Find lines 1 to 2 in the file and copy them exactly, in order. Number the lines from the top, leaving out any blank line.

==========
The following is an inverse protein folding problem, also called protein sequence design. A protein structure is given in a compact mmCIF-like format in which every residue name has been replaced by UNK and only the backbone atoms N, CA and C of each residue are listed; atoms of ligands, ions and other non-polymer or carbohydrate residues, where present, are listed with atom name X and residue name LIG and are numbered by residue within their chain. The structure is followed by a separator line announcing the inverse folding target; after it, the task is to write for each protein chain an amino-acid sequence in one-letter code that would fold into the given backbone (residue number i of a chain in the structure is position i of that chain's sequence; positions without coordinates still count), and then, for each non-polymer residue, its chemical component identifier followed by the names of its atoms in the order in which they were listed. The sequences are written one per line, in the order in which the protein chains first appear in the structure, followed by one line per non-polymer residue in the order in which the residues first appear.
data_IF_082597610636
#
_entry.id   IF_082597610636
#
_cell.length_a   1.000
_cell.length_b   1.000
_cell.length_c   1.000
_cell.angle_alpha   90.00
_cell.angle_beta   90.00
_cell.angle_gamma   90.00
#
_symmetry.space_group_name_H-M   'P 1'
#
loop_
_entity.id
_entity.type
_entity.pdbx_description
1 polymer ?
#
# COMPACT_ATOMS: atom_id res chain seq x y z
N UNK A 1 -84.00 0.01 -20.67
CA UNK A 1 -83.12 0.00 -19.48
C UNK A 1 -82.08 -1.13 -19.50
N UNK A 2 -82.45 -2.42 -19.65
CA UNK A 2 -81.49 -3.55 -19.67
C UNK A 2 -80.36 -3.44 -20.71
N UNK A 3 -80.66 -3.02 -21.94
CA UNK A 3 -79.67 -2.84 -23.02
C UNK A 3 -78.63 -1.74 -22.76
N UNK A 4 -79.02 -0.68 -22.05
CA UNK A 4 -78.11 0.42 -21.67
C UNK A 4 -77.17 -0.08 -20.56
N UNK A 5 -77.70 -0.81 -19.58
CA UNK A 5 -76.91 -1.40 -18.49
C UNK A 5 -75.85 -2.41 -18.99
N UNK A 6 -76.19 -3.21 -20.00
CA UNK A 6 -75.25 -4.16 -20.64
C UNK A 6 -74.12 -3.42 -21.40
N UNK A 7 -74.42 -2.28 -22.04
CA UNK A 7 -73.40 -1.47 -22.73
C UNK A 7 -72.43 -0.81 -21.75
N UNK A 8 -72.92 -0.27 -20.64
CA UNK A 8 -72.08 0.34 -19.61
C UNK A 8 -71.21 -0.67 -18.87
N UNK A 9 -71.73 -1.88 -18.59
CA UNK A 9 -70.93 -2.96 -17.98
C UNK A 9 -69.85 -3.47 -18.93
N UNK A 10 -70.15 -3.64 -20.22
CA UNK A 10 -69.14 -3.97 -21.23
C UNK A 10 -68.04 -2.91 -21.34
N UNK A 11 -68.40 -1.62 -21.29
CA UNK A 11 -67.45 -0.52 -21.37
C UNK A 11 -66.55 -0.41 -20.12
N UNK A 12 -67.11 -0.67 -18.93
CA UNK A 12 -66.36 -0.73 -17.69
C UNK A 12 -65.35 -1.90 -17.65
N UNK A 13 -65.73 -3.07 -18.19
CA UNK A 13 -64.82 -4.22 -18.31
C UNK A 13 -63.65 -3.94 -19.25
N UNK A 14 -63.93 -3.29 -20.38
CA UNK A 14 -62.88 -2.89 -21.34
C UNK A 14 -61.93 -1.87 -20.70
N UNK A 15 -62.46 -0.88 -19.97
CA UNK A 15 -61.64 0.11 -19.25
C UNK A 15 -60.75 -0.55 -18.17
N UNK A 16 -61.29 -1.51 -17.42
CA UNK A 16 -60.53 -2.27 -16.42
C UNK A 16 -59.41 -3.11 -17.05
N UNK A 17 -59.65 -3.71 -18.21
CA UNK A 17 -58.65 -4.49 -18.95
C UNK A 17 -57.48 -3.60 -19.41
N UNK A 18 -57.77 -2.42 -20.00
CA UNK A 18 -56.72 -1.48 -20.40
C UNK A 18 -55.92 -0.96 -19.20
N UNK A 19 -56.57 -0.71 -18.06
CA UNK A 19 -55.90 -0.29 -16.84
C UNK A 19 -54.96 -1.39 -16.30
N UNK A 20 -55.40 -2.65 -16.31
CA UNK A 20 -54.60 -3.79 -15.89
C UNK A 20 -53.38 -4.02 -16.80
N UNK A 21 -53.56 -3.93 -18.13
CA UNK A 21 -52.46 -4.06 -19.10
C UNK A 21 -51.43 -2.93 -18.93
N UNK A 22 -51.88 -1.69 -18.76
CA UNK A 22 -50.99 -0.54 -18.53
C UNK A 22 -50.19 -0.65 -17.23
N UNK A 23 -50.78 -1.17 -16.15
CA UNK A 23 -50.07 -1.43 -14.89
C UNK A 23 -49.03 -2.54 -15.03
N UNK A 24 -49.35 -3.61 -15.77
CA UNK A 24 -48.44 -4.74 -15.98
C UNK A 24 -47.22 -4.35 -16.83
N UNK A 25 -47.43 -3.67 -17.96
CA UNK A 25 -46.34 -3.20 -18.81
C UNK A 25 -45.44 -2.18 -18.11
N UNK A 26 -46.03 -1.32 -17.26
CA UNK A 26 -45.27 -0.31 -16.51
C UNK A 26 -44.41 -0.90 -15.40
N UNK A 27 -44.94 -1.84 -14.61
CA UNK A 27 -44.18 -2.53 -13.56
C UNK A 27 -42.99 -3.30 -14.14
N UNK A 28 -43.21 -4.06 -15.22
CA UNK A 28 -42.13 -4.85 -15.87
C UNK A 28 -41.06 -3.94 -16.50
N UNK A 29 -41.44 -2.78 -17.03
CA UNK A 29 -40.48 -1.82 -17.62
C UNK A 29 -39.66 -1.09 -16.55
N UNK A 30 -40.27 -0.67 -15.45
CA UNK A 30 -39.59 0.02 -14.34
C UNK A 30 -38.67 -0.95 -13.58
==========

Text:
The following is an inverse protein folding problem, also called protein sequence design. A protein structure is given in a compact mmCIF-like format in which every residue name has been replaced by UNK and only the backbone atoms N, CA and C of each residue are listed; atoms of ligands, ions and other non-polymer or carbohydrate residues, where present, are listed with atom name X and residue name LIG and are numbered by residue within their chain. The structure is followed by a separator line announcing the inverse folding target; after it, the task is to write for each protein chain an amino-acid sequence in one-letter code that would fold into the given backbone (residue number i of a chain in the structure is position i of that chain's sequence; positions without coordinates still count), and then, for each non-polymer residue, its chemical component identifier followed by the names of its atoms in the order in which they were listed. The sequences are written one per line, in the order in which the protein chains first appear in the structure, followed by one line per non-polymer residue in the order in which the residues first appear.
data_IF_082597610636